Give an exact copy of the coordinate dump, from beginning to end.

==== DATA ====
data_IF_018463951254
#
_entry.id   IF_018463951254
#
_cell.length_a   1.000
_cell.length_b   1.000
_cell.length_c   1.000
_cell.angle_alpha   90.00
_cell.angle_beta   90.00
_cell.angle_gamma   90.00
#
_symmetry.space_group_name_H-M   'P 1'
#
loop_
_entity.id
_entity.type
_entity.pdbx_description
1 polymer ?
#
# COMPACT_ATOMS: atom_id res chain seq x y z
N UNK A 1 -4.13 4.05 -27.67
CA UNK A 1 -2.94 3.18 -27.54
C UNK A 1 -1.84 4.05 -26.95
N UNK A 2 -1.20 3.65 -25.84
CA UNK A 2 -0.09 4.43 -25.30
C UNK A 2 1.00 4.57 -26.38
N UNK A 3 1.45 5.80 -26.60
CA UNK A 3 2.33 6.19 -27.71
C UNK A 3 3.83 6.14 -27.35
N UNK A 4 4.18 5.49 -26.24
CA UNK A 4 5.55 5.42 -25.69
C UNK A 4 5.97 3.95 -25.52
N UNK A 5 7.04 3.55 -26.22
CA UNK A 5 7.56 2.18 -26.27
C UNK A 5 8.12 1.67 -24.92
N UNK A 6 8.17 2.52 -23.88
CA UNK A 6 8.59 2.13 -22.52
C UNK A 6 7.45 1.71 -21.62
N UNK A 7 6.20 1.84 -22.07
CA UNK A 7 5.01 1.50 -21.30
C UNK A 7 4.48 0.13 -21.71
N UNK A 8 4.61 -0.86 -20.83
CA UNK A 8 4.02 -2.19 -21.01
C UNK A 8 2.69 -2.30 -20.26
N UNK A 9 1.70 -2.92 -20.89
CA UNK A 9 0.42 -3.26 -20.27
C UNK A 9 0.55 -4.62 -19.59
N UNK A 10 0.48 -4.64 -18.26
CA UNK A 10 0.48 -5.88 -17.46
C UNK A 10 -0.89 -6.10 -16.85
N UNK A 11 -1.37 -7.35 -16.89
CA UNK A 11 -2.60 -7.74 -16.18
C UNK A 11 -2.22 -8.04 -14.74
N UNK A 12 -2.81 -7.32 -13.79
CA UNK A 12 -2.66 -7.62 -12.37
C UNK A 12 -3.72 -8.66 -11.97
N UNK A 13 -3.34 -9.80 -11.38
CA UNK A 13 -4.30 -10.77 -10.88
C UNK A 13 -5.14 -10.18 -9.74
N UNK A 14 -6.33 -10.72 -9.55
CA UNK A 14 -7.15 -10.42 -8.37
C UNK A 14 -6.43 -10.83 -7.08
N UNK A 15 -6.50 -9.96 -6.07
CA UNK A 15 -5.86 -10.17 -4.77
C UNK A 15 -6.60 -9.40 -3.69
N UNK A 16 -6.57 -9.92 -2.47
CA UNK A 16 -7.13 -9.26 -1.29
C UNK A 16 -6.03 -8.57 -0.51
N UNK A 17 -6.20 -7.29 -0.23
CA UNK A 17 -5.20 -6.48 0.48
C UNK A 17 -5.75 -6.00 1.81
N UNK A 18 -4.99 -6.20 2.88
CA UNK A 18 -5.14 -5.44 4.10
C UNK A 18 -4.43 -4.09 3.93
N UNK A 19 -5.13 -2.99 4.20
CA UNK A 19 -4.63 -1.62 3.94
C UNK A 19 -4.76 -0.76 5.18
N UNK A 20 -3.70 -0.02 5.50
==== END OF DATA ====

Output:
data_IF_018463951254
#
_entry.id   IF_018463951254
#
_cell.length_a   1.000
_cell.length_b   1.000
_cell.length_c   1.000
_cell.angle_alpha   90.00
_cell.angle_beta   90.00
_cell.angle_gamma   90.00
#
_symmetry.space_group_name_H-M   'P 1'
#
loop_
_entity.id
_entity.type
_entity.pdbx_description
1 polymer ?
#
# COMPACT_ATOMS: atom_id res chain seq x y z
N UNK A 1 -4.13 4.05 -27.67
CA UNK A 1 -2.94 3.18 -27.54
C UNK A 1 -1.84 4.05 -26.95
N UNK A 2 -1.20 3.65 -25.84
CA UNK A 2 -0.09 4.43 -25.30
C UNK A 2 1.00 4.57 -26.38
N UNK A 3 1.45 5.80 -26.60
CA UNK A 3 2.33 6.19 -27.71
C UNK A 3 3.83 6.14 -27.35
N UNK A 4 4.18 5.49 -26.24
CA UNK A 4 5.55 5.42 -25.69
C UNK A 4 5.97 3.95 -25.52
N UNK A 5 7.04 3.55 -26.22
CA UNK A 5 7.56 2.18 -26.27
C UNK A 5 8.12 1.67 -24.92
N UNK A 6 8.17 2.52 -23.88
CA UNK A 6 8.59 2.13 -22.52
C UNK A 6 7.45 1.71 -21.62
N UNK A 7 6.20 1.84 -22.07
CA UNK A 7 5.01 1.50 -21.30
C UNK A 7 4.48 0.13 -21.71
N UNK A 8 4.61 -0.86 -20.83
CA UNK A 8 4.02 -2.19 -21.01
C UNK A 8 2.69 -2.30 -20.26
N UNK A 9 1.70 -2.92 -20.89
CA UNK A 9 0.42 -3.26 -20.27
C UNK A 9 0.55 -4.62 -19.59
N UNK A 10 0.48 -4.64 -18.26
CA UNK A 10 0.48 -5.88 -17.46
C UNK A 10 -0.89 -6.10 -16.85
N UNK A 11 -1.37 -7.35 -16.89
CA UNK A 11 -2.60 -7.74 -16.18
C UNK A 11 -2.22 -8.04 -14.74
N UNK A 12 -2.81 -7.32 -13.79
CA UNK A 12 -2.66 -7.62 -12.37
C UNK A 12 -3.72 -8.66 -11.97
N UNK A 13 -3.34 -9.80 -11.38
CA UNK A 13 -4.30 -10.77 -10.88
C UNK A 13 -5.14 -10.18 -9.74
N UNK A 14 -6.33 -10.72 -9.55
CA UNK A 14 -7.15 -10.42 -8.37
C UNK A 14 -6.43 -10.83 -7.08
N UNK A 15 -6.50 -9.96 -6.07
CA UNK A 15 -5.86 -10.17 -4.77
C UNK A 15 -6.60 -9.40 -3.69
N UNK A 16 -6.57 -9.92 -2.47
CA UNK A 16 -7.13 -9.26 -1.29
C UNK A 16 -6.03 -8.57 -0.51
N UNK A 17 -6.20 -7.29 -0.23
CA UNK A 17 -5.20 -6.48 0.48
C UNK A 17 -5.75 -6.00 1.81
N UNK A 18 -4.99 -6.20 2.88
CA UNK A 18 -5.14 -5.44 4.10
C UNK A 18 -4.43 -4.09 3.93
N UNK A 19 -5.13 -2.99 4.20
CA UNK A 19 -4.63 -1.62 3.94
C UNK A 19 -4.76 -0.76 5.18
N UNK A 20 -3.70 -0.02 5.50